Marlins Ready to Fight County Over Millions in Stadium Expenses

Three full seasons after moving into a ballpark financed by a deal many experts still consider the worst ever for local taxpayers, the Marlins are still haggling with Miami-Dade County over the final bill for their Little Havana boondoggle.

The latest report from county auditors says the Fish submitted millions of dollars in improper expenses for everything from legal fees to "tufted floor mats" and janitors' costs. The team is pushing back and plans to take the county to arbitration.

See also: Six Lies About the Marlins Stadium

For stadium opponents, the latest tussle is just another reminder of how badly Dade residents got screwed over by their baseball franchise and its compliant political friends.

"The documentation [owner Jeff] Loria showed the county to get the deal done was all bogus to begin with," Yvonne Bayona, a Little Havana activist, tells New Times. "So there's no reason to be surprised they're still trying to trick the county."

Norman Braman, the car magnate who lead the fight against the stadium, had an even simpler reaction to the audit: "Not surprised."

The Marlins Park deal -- which will eventually cost taxpayers $2.4 billion in interest payments -- requires the team to kick in $110.9 million to the county.

Auditors at county hall have been poring over the team's final report on how it fulfilled that requirement, and -- in an audit obtained by New Times last week -- they flagged 558 separate expenses totaling $4.2 million.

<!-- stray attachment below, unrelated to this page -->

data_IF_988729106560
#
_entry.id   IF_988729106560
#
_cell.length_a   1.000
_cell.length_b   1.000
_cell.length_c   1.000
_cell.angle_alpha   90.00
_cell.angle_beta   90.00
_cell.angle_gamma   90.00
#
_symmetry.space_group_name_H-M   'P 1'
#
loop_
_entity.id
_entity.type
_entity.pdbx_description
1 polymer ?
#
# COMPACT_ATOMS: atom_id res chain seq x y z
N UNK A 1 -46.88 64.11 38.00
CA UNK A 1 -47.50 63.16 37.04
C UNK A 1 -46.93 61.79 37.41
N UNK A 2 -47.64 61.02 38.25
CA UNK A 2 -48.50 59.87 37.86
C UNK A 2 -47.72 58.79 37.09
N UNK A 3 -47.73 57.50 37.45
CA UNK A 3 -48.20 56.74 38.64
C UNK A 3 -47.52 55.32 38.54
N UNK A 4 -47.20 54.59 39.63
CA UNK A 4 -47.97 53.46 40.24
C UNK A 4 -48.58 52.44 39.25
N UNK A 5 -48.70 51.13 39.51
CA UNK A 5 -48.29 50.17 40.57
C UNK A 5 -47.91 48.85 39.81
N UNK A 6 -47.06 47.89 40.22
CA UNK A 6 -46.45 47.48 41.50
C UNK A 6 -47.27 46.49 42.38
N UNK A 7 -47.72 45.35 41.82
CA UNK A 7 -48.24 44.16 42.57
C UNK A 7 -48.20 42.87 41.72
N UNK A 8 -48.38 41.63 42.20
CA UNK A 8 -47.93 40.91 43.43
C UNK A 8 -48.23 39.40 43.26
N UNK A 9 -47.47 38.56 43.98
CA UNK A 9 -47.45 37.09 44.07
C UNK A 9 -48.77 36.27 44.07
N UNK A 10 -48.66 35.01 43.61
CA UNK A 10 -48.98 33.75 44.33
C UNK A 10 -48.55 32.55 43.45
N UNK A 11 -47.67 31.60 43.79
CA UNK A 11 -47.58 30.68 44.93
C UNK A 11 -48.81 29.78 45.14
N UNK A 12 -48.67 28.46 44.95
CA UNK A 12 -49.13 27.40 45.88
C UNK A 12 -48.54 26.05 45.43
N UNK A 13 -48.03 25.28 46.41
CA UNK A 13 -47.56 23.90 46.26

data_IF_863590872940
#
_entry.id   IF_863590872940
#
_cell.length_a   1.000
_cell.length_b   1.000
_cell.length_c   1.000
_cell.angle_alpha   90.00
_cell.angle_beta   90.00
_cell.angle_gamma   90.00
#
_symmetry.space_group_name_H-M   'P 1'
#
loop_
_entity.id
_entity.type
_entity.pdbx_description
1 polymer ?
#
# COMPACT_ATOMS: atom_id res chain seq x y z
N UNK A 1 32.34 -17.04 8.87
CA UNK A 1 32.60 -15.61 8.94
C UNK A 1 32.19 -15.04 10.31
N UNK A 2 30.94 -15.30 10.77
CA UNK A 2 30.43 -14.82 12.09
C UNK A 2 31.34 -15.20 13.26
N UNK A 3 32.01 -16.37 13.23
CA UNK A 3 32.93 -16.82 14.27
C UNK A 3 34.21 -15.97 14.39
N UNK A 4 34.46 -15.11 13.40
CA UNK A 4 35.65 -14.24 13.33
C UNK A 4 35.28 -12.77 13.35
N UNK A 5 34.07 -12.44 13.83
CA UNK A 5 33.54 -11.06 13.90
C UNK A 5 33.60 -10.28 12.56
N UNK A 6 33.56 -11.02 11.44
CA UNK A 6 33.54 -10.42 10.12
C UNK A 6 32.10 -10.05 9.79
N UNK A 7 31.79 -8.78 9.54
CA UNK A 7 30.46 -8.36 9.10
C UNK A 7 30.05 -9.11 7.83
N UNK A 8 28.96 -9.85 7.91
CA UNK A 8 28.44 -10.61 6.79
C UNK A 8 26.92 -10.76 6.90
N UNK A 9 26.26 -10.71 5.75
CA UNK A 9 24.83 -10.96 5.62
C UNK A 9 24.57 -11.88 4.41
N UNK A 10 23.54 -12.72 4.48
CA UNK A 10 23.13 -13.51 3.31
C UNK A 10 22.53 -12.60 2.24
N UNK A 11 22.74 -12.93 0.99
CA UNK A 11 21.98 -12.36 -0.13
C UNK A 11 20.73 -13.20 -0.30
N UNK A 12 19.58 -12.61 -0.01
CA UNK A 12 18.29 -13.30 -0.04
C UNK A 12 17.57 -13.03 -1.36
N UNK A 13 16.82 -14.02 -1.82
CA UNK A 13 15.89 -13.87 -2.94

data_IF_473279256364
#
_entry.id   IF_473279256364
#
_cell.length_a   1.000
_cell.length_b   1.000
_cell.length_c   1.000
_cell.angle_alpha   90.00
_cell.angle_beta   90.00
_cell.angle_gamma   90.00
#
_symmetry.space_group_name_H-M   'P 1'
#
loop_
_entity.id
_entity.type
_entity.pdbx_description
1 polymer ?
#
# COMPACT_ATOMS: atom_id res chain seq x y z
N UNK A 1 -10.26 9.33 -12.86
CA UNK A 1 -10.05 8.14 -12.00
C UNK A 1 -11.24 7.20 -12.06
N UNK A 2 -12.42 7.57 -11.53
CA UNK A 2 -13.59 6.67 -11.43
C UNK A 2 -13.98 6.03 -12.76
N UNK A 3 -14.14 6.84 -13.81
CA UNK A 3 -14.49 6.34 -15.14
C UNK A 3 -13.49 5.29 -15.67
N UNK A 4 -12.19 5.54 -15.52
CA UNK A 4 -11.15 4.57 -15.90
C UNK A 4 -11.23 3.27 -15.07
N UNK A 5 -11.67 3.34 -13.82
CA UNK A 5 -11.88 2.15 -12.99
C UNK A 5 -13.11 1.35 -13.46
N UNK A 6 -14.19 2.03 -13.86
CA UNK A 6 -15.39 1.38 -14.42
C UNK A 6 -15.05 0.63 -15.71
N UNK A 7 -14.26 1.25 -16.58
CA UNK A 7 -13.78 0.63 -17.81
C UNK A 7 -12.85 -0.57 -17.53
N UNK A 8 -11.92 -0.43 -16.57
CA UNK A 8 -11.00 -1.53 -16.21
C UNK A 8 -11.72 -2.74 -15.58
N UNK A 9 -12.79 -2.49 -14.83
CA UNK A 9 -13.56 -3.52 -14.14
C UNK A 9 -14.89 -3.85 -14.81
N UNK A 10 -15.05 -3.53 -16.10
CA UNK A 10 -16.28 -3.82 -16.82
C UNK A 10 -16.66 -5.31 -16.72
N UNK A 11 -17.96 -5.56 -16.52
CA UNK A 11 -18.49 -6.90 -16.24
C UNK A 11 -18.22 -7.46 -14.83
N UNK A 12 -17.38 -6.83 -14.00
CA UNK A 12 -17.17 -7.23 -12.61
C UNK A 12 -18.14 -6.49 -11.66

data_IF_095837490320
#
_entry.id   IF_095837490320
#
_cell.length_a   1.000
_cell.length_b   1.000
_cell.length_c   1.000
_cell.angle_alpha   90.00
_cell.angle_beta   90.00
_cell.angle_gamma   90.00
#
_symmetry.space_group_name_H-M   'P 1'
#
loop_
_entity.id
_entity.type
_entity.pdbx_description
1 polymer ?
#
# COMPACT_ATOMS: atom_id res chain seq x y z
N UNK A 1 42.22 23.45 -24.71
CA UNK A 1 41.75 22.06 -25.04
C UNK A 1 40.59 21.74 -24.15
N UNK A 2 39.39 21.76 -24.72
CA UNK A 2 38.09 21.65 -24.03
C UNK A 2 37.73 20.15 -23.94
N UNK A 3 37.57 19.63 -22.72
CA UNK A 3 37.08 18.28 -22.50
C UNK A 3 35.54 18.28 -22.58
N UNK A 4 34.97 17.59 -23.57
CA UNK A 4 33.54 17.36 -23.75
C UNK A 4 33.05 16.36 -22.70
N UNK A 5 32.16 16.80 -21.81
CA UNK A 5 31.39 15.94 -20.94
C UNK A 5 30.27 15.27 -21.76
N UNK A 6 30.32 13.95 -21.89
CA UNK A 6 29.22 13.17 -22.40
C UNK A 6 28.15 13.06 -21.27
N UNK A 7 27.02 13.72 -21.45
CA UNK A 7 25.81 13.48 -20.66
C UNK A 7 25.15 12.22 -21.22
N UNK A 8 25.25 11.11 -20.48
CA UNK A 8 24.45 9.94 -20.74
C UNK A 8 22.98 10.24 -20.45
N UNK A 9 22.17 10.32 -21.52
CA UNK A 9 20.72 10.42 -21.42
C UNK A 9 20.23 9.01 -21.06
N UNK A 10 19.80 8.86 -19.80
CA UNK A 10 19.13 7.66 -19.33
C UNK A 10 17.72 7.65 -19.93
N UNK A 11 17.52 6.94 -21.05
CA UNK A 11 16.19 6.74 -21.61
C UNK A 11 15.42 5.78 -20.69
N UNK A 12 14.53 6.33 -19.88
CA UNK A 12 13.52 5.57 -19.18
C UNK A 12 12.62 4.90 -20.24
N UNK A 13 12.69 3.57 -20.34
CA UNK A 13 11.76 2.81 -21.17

A county official declined to discuss in more detail why auditors flagged those expenses; some are likely accounting quirks, but many seem to fail the common-sense test of what counts as a stadium construction cost.

For instance, auditors disputed more than $200,000 the Marlins spent with Levy Restaurants, which provides food services at the ballpark. They also noticed $36,000 paid to Holland & Knight's attorneys and more than $90,000 to a hospitality consulting group.

Other entries are smaller but equally head-scratching, such as the $223.62 paid to Comcast Cable and the $6,099.90 AT&T bill. And what's up with $48,925 listed in payments to "Miami Marlins"?

The team declined to answer questions from New Times.

For Bayona, the nitty-gritty details are less important than the reality she and others predicted before the wallet-busting deal went through -- that the development and economic boosts promised for Little Havana have never materialized.

"There's nothing open around the stadium. It's empty," she says. "We live in one of the poorest cities in America. Yes, they're building new condos, but that's not for local people. The locals still don't even have enough money to go to Marlins games."

Here's the full audit, via the county:

Marlins Audit

(H/T Miami Today)

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Tim Elfrink is a former investigative reporter and managing editor for Miami New Times. He has won the George Polk Award and was a finalist for the Goldsmith Prize for Investigative Reporting.
Contact: Tim Elfrink